CLEVELAND, Ohio – Former Cuyahoga County Common Pleas Court Judge Lance Mason deserves a second chance.
Just not inside Cleveland City Hall.
Mayor Frank Jackson’s decision to give Mason a job after Mason’s early release from prison on wife-beating charges is an astounding snub to hard-working Clevelanders who Jackson says should back him for an unprecedented fourth-term.
Taxpayers should not have to pay $45,000 a year for Mason’s career rehabilitation. He forfeited his great government job when he brutalized his wife in front of their children. He doesn’t deserve such easy access to a new gig with good benefits and a generous pension – when so many others are clawing for a similar opportunity.
Jackson recently told cleveland.com during an editorial endorsement interview that it’s fair to highlight the three DUIs of his mayoral opponent, Zack Reed, because the crimes raise a “legitimate issue around judgment and accountability.”
“It becomes a choice of the voters on whether they believe there’s good judgment,” Jackson said.
Some might say punching your wife 20 times with a closed fist and smashing her head against the car’s center console five times shows an even more alarming lack of judgment.
Hiring that type of guy also shows a lack of judgment.
Jackson and his defenders are quick to point that the mayor has long preached that people should not be defined by one mistake. And Jackson has a record of giving people a second chance. I’ve written before about high-profile, second-chance hires made by Jackson and other mayors. The second chancers have all been political allies, but they have also been far less violent that Mason.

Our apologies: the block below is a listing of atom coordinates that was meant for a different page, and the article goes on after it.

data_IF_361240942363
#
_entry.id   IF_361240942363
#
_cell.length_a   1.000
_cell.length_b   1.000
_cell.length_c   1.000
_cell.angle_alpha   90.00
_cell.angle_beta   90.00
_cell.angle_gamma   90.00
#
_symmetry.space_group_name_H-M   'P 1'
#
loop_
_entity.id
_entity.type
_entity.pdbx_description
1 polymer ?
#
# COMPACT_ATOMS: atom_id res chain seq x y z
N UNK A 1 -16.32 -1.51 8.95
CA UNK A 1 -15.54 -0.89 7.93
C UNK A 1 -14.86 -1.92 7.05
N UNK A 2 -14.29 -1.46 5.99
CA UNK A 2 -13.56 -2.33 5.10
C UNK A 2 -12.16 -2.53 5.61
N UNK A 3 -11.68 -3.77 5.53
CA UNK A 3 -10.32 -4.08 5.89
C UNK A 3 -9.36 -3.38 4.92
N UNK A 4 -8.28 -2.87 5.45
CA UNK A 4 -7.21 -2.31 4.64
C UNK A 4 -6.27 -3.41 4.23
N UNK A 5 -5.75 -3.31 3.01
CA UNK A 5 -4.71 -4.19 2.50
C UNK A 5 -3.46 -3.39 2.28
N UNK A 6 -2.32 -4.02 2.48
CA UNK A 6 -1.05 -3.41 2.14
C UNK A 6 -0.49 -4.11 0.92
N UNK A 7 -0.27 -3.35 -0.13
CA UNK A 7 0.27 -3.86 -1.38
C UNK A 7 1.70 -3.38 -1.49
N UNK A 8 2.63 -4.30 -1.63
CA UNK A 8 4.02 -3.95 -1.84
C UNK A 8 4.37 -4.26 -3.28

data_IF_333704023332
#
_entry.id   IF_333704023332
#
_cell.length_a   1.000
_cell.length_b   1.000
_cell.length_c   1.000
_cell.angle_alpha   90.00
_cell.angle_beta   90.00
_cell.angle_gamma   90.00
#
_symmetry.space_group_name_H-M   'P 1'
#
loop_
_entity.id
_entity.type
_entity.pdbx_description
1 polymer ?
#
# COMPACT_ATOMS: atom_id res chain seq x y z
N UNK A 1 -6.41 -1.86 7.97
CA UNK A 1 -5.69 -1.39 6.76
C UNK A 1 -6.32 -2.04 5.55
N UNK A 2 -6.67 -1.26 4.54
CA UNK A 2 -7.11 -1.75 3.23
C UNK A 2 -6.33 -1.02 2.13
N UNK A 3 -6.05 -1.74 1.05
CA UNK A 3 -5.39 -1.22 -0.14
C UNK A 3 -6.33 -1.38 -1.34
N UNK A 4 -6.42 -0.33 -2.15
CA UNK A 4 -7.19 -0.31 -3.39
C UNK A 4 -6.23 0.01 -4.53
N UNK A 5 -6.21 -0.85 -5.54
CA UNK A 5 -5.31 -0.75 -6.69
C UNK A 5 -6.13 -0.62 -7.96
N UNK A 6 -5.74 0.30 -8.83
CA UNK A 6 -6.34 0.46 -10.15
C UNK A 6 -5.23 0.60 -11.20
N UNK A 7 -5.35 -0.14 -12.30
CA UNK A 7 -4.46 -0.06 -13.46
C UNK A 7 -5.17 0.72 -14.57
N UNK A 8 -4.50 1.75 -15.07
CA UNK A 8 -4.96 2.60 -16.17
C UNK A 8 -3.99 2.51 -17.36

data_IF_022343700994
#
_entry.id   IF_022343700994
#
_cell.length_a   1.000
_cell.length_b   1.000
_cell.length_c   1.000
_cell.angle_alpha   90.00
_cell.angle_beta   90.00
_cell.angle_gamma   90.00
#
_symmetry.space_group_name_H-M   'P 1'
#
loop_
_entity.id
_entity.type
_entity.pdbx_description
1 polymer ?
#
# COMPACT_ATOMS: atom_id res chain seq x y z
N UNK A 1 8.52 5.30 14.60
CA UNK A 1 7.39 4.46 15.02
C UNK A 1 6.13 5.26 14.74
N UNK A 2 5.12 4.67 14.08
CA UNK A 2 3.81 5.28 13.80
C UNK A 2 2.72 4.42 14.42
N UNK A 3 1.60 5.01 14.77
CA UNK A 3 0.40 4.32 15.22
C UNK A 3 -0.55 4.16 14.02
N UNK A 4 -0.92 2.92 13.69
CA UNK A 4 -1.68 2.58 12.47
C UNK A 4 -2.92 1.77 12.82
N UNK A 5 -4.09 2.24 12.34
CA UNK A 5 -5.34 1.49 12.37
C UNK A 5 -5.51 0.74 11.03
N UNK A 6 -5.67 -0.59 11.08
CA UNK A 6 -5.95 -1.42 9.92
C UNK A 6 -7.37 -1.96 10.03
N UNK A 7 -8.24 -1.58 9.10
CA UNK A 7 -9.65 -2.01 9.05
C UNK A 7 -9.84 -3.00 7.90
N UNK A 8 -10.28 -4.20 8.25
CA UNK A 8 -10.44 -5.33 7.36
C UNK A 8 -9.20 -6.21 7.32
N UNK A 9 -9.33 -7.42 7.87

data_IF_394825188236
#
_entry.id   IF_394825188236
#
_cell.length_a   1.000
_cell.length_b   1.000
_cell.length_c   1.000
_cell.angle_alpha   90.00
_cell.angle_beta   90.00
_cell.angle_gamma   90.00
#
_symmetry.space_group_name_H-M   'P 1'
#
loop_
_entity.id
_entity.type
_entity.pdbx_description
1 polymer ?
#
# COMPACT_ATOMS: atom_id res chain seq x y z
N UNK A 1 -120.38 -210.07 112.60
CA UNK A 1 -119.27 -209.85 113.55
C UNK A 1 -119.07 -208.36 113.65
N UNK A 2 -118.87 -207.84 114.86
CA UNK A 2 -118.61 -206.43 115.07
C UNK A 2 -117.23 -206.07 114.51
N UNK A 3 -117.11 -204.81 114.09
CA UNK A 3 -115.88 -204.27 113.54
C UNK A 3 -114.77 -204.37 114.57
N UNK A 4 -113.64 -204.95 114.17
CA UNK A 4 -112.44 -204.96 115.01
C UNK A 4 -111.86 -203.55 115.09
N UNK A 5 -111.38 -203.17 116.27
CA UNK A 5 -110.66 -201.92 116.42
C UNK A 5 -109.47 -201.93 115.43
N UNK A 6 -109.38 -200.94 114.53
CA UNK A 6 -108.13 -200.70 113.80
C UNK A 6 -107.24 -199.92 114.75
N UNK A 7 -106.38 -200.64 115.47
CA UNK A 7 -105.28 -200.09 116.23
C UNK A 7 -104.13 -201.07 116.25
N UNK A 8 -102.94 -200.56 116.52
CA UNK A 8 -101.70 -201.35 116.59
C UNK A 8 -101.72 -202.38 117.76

Surely, there is a person more deserving of a second chance than Mason.
Jackson’s office insists no politics played into hiring the once politically active Democrat from Shaker Heights to be the city’s minority business development administrator. The city also said Mason was the best qualified among 16 applicants for the positon, noting that Mason’s law background makes him well suited to read business contracts.
But if a legal background mattered so much, you’d think the job description would include that. It doesn’t. On paper, Mason is overqualified. Most lawyers won’t take a job that pays $45,000 annually. While that’s far more money than the average Clevelander makes, it’s not attractive to people with law degrees. But Mason, who is barred from serving as a judge again, surely is grateful for the job as he fights before the Ohio Supreme Court to keep his law license.
On Wednesday, the Jackson administration tried to justify the pick by showing off how the city followed protocol and how many people signed off on Mason’s hiring. That is ludicrous. Personal character matters in job hiring — and the city chose not to consider it.
There’s one more point worth making: City Hall’s incompetent handling of media inquiries about Mason’s hiring.
When first confronted by Channel 3’s Tom Meyer, who broke the story, Jackson’s front-man, Dan Williams, did not appear to know about the hiring. And as he fumbled for responses, he laughably demanded that Meyer’s camera operator stop filming. (Note to Williams: protesting filming makes great television.)
Is the three-term mayor and his staff so out of touch and clueless that they never considered that the hiring of a wife beater might become a story?
That is troubling, to be sure. But what should really give voters pause is the poor judgment the mayor showed in signing off on a guy like Mason.